Here’s another from Jokic, this time against the Heat. Watch him just before he’s handed the ball, Jokic looks up the court and takes stock of what’s going on. He notices that Gary Harris got in behind the entirety of the Heat defense and decided to go Mahomes, getting the ball handed to him and going deep. The pass was perfect. Harris scored.

Because I find this fun, how about another? Against the Rockets, Denver gets Jokic the ball at the elbow (hold this thought!) and Will Barton is able to shake Danuel House Jr. He cuts into the paint, but with two players in it, Jokic has to put this in a pretty small window for Barton to reel it in and have a lane to score. You’ll Never Believe What Happens Next™.

Unsurprisingly, no one in the NBA touches the ball more than Jokic. NBA.com’s stats page indicates that the big man touches the ball 102.4 times a game, three more than the guy in second place (Domantas Sabonis). He’s comfortably in the lead for the most elbow touches per game (9.4) in the league, and second only to Embiid in post-ups (11). Only Sabonis makes more passes per game than him (marginally so, at that), and while he’s 16th in passes received per game, he’s tops among players who are nominally centers.

All of this is to say that it’s an understatement to call Jokic the sun around which Denver’s offense revolves. The creative load alone that he shoulders is remarkable. That’s also not considering the fact that he is the team’s top scorer, too — Jokic is averaging a career-best 26.8 points a night with the top effective field goal percentage (61.3 percent) and true shooting percentage (65.6 percent) of his career. He’s shooting more than ever, both from the field (17.9 attempts per game) and the free throw line (5.8 per game) and he’s making the orange ball go through the different shade of orange cylinder a whole lot.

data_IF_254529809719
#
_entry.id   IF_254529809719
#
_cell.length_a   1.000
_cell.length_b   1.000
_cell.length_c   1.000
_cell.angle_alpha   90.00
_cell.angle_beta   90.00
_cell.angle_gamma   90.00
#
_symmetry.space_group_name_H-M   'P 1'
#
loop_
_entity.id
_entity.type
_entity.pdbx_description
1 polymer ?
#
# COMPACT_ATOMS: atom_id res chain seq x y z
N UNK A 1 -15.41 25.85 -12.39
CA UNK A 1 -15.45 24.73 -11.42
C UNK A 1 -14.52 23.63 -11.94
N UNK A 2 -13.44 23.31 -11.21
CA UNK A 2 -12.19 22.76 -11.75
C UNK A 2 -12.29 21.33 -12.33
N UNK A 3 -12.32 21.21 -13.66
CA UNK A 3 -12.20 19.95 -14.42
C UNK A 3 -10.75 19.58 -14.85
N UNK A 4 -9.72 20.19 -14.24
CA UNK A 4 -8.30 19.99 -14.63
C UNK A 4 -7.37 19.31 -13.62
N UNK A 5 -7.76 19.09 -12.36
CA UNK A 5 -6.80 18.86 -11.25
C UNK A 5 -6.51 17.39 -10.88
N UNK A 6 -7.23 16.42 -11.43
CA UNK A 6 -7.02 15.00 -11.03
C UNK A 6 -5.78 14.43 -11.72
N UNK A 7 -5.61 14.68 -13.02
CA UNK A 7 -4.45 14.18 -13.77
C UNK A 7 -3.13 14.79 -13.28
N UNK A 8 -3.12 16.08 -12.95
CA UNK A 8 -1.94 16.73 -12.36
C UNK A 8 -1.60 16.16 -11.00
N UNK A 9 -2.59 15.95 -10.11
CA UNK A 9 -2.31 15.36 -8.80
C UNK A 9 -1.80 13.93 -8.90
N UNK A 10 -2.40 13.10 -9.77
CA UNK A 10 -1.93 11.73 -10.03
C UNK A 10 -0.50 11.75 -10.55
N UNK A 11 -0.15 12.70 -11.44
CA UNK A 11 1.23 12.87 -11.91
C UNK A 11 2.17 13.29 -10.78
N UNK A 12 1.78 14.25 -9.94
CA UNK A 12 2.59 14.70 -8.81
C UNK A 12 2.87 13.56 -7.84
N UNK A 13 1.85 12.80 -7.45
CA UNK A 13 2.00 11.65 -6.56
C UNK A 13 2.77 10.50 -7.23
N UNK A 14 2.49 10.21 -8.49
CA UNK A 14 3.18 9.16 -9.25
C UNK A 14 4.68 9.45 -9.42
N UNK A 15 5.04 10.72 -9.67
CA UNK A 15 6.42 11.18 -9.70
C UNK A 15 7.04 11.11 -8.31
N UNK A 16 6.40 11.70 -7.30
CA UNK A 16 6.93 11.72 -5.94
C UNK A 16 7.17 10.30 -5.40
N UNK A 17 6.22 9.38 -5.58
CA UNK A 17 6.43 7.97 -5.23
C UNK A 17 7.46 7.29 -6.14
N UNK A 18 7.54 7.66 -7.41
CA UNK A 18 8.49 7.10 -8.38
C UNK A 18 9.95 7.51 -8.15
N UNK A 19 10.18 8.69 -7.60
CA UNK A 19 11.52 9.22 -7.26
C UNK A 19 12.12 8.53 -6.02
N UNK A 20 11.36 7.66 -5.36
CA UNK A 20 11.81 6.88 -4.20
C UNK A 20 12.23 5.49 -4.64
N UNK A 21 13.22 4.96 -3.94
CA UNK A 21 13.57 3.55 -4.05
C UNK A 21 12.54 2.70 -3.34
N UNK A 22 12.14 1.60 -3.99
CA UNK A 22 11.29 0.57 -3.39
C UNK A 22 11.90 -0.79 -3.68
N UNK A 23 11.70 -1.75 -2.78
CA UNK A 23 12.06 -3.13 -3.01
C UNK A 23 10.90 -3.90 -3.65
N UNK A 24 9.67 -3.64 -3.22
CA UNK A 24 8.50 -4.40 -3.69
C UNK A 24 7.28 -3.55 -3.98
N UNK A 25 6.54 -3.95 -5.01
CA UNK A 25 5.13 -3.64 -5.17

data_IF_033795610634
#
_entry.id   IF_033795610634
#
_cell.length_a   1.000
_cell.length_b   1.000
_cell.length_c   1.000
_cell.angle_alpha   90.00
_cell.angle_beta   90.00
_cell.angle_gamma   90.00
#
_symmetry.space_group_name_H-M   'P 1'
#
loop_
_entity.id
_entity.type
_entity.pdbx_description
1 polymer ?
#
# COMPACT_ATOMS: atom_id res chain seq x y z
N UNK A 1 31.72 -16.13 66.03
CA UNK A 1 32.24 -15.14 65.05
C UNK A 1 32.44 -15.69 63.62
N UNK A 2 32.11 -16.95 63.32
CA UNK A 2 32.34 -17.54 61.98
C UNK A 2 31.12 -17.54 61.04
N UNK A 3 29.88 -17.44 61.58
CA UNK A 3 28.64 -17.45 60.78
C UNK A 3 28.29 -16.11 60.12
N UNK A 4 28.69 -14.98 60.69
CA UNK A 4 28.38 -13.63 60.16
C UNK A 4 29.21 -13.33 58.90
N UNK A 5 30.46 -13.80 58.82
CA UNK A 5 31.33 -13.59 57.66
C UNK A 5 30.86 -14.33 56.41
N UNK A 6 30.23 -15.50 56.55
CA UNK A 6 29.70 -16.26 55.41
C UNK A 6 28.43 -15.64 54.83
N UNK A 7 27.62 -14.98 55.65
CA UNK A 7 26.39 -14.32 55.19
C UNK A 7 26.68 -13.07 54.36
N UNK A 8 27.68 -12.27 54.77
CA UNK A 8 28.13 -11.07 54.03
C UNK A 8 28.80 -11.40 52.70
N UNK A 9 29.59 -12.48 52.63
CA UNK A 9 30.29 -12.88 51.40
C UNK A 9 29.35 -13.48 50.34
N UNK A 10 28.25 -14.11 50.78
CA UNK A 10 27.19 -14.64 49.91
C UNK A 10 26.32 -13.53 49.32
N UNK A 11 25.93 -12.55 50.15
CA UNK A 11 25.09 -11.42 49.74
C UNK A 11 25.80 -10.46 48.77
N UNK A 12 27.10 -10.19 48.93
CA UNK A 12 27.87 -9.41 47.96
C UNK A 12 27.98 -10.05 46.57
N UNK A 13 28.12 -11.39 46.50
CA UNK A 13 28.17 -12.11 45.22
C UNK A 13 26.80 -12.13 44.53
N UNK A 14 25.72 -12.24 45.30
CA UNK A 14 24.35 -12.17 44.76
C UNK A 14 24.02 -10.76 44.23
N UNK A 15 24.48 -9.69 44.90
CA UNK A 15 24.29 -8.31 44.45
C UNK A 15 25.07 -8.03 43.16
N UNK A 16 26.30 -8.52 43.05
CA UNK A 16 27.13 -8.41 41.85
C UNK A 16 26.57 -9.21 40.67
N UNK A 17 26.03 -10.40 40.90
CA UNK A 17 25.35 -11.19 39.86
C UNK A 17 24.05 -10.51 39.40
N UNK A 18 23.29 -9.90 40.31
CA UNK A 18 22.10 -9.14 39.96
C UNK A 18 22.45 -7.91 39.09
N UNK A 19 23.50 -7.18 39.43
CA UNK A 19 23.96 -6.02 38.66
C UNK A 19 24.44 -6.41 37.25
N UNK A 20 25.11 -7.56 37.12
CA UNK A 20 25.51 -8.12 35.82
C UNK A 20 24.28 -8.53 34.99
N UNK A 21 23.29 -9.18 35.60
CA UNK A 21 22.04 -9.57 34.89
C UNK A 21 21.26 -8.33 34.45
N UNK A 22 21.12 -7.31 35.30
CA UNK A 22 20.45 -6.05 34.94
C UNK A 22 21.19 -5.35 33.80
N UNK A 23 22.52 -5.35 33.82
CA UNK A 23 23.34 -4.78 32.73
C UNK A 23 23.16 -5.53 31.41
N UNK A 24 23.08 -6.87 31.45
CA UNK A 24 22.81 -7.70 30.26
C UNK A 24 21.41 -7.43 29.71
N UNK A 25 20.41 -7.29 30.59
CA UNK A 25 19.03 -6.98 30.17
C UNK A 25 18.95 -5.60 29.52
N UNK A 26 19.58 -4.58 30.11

And then there are all the other ways he is leading Denver, which, it must be said, is 12-8 and sits in fourth place in the Western Conference. A list: Minutes per game, points per game, assists per game, rebounds per game, steals per game, field goal percentage, free throw percentage, defensive rebounding percentage, assist percentage, usage percentage, offensive win shares, defensive win shares, win shares per 48 minutes, offensive box plus/minus, defensive box plus/minus, box plus/minus, value over replacement player, player efficiency rating. A whole bunch of those are career-highs. In short, he’s very good.

There is no player in the NBA like Jokic, and what’s most remarkable is that he continues to get better at the things that have been his weakness. He’s improved significantly as a defender, and on offense, he’s become far more aggressive and assertive, allowing his full gifts as a passer and scorer to be on display. With respect to greats from the past like Arvydas Sabonis, you can make a case that there has never been a guy like him who has been given the freedom to explore that skill in the manner he has. In an era when the word “unicorn” gets thrown out a ton, Jokic is legitimately a marvel on part with a mythical horse that has a horn coming out of the top of its forehead. Watching him play basketball is one of the simplest joys on earth, and as the 2020-21 MVP race begins to take shape, Denver’s big man has to be mentioned among the frontrunners.